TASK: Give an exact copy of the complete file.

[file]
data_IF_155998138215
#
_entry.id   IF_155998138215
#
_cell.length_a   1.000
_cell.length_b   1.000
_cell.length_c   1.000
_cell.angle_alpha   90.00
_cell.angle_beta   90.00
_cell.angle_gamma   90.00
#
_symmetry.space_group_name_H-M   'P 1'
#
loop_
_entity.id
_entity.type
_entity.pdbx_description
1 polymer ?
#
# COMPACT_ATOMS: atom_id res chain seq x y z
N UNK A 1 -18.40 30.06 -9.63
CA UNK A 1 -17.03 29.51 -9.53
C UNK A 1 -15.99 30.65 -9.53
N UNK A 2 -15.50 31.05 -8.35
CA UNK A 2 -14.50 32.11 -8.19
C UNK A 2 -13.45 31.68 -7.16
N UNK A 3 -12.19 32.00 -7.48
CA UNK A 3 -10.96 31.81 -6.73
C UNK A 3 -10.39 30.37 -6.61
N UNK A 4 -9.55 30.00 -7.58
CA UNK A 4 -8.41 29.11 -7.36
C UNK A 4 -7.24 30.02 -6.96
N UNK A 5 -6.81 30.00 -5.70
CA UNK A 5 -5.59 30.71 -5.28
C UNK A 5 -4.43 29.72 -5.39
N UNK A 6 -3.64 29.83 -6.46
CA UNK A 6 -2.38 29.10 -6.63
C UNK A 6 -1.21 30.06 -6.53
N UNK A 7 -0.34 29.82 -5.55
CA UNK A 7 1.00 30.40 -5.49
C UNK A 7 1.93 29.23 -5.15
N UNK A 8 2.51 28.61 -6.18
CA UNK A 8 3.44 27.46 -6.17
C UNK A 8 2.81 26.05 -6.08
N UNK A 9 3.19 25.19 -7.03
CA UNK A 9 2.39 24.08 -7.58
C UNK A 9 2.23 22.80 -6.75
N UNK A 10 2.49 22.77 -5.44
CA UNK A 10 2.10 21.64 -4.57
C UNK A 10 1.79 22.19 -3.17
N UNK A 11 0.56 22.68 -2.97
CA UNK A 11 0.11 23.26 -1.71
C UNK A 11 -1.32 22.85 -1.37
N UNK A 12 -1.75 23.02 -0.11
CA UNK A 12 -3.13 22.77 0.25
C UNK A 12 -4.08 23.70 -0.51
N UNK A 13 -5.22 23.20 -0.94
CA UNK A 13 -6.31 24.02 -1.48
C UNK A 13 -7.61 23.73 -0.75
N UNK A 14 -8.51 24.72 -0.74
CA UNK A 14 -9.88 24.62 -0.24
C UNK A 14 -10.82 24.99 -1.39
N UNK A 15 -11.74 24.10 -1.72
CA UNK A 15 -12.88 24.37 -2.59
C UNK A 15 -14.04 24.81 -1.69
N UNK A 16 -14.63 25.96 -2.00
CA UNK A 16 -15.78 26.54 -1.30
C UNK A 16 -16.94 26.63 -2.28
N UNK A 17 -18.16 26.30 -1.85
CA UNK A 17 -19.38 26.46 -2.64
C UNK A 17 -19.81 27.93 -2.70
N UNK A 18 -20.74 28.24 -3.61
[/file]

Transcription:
data_IF_155998138215
#
_entry.id   IF_155998138215
#
_cell.length_a   1.000
_cell.length_b   1.000
_cell.length_c   1.000
_cell.angle_alpha   90.00
_cell.angle_beta   90.00
_cell.angle_gamma   90.00
#
_symmetry.space_group_name_H-M   'P 1'
#
loop_
_entity.id
_entity.type
_entity.pdbx_description
1 polymer ?
#
# COMPACT_ATOMS: atom_id res chain seq x y z
N UNK A 1 -18.40 30.06 -9.63
CA UNK A 1 -17.03 29.51 -9.53
C UNK A 1 -15.99 30.65 -9.53
N UNK A 2 -15.50 31.05 -8.35
CA UNK A 2 -14.50 32.11 -8.19
C UNK A 2 -13.45 31.68 -7.16
N UNK A 3 -12.19 32.00 -7.48
CA UNK A 3 -10.96 31.81 -6.73
C UNK A 3 -10.39 30.37 -6.61
N UNK A 4 -9.55 30.00 -7.58
CA UNK A 4 -8.41 29.11 -7.36
C UNK A 4 -7.24 30.02 -6.96
N UNK A 5 -6.81 30.00 -5.70
CA UNK A 5 -5.59 30.71 -5.28
C UNK A 5 -4.43 29.72 -5.39
N UNK A 6 -3.64 29.83 -6.46
CA UNK A 6 -2.38 29.10 -6.63
C UNK A 6 -1.21 30.06 -6.53
N UNK A 7 -0.34 29.82 -5.55
CA UNK A 7 1.00 30.40 -5.49
C UNK A 7 1.93 29.23 -5.15
N UNK A 8 2.51 28.61 -6.18
CA UNK A 8 3.44 27.46 -6.17
C UNK A 8 2.81 26.05 -6.08
N UNK A 9 3.19 25.19 -7.03
CA UNK A 9 2.39 24.08 -7.58
C UNK A 9 2.23 22.80 -6.75
N UNK A 10 2.49 22.77 -5.44
CA UNK A 10 2.10 21.64 -4.57
C UNK A 10 1.79 22.19 -3.17
N UNK A 11 0.56 22.68 -2.97
CA UNK A 11 0.11 23.26 -1.71
C UNK A 11 -1.32 22.85 -1.37
N UNK A 12 -1.75 23.02 -0.11
CA UNK A 12 -3.13 22.77 0.25
C UNK A 12 -4.08 23.70 -0.51
N UNK A 13 -5.22 23.20 -0.94
CA UNK A 13 -6.31 24.02 -1.48
C UNK A 13 -7.61 23.73 -0.75
N UNK A 14 -8.51 24.72 -0.74
CA UNK A 14 -9.88 24.62 -0.24
C UNK A 14 -10.82 24.99 -1.39
N UNK A 15 -11.74 24.10 -1.72
CA UNK A 15 -12.88 24.37 -2.59
C UNK A 15 -14.04 24.81 -1.69
N UNK A 16 -14.63 25.96 -2.00
CA UNK A 16 -15.78 26.54 -1.30
C UNK A 16 -16.94 26.63 -2.28
N UNK A 17 -18.16 26.30 -1.85
CA UNK A 17 -19.38 26.46 -2.64
C UNK A 17 -19.81 27.93 -2.70
N UNK A 18 -20.74 28.24 -3.61